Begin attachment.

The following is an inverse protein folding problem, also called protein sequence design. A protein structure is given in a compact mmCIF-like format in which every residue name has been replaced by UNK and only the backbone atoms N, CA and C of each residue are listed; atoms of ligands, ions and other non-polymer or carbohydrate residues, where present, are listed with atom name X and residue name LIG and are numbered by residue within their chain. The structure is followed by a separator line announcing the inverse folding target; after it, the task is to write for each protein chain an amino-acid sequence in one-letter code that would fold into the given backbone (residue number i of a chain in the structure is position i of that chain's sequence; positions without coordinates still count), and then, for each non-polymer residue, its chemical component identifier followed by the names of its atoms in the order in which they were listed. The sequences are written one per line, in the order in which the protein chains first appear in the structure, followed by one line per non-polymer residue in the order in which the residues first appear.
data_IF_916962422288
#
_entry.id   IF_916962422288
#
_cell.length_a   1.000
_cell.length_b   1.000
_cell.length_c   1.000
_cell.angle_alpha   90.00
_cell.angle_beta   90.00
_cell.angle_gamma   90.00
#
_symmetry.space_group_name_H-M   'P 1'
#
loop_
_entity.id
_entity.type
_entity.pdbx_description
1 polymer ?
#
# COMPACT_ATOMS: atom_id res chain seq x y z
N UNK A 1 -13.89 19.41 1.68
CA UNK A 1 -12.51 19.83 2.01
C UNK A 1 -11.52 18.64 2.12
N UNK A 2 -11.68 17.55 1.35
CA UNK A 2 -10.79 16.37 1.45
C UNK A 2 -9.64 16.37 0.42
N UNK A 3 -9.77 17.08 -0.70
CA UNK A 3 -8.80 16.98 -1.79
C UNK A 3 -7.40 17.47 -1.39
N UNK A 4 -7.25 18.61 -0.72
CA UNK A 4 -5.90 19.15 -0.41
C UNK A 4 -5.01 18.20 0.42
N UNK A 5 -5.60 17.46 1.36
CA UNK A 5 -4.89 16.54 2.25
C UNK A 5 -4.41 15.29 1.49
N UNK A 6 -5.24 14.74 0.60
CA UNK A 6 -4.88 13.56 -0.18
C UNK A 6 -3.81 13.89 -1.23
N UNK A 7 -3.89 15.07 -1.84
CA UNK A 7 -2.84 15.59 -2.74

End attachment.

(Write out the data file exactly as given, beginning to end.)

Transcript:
The following is an inverse protein folding problem, also called protein sequence design. A protein structure is given in a compact mmCIF-like format in which every residue name has been replaced by UNK and only the backbone atoms N, CA and C of each residue are listed; atoms of ligands, ions and other non-polymer or carbohydrate residues, where present, are listed with atom name X and residue name LIG and are numbered by residue within their chain. The structure is followed by a separator line announcing the inverse folding target; after it, the task is to write for each protein chain an amino-acid sequence in one-letter code that would fold into the given backbone (residue number i of a chain in the structure is position i of that chain's sequence; positions without coordinates still count), and then, for each non-polymer residue, its chemical component identifier followed by the names of its atoms in the order in which they were listed. The sequences are written one per line, in the order in which the protein chains first appear in the structure, followed by one line per non-polymer residue in the order in which the residues first appear.
data_IF_916962422288
#
_entry.id   IF_916962422288
#
_cell.length_a   1.000
_cell.length_b   1.000
_cell.length_c   1.000
_cell.angle_alpha   90.00
_cell.angle_beta   90.00
_cell.angle_gamma   90.00
#
_symmetry.space_group_name_H-M   'P 1'
#
loop_
_entity.id
_entity.type
_entity.pdbx_description
1 polymer ?
#
# COMPACT_ATOMS: atom_id res chain seq x y z
N UNK A 1 -13.89 19.41 1.68
CA UNK A 1 -12.51 19.83 2.01
C UNK A 1 -11.52 18.64 2.12
N UNK A 2 -11.68 17.55 1.35
CA UNK A 2 -10.79 16.37 1.45
C UNK A 2 -9.64 16.37 0.42
N UNK A 3 -9.77 17.08 -0.70
CA UNK A 3 -8.80 16.98 -1.79
C UNK A 3 -7.40 17.47 -1.39
N UNK A 4 -7.25 18.61 -0.72
CA UNK A 4 -5.90 19.15 -0.41
C UNK A 4 -5.01 18.20 0.42
N UNK A 5 -5.60 17.46 1.36
CA UNK A 5 -4.89 16.54 2.25
C UNK A 5 -4.41 15.29 1.49
N UNK A 6 -5.24 14.74 0.60
CA UNK A 6 -4.88 13.56 -0.18
C UNK A 6 -3.81 13.89 -1.23
N UNK A 7 -3.89 15.07 -1.84
CA UNK A 7 -2.84 15.59 -2.74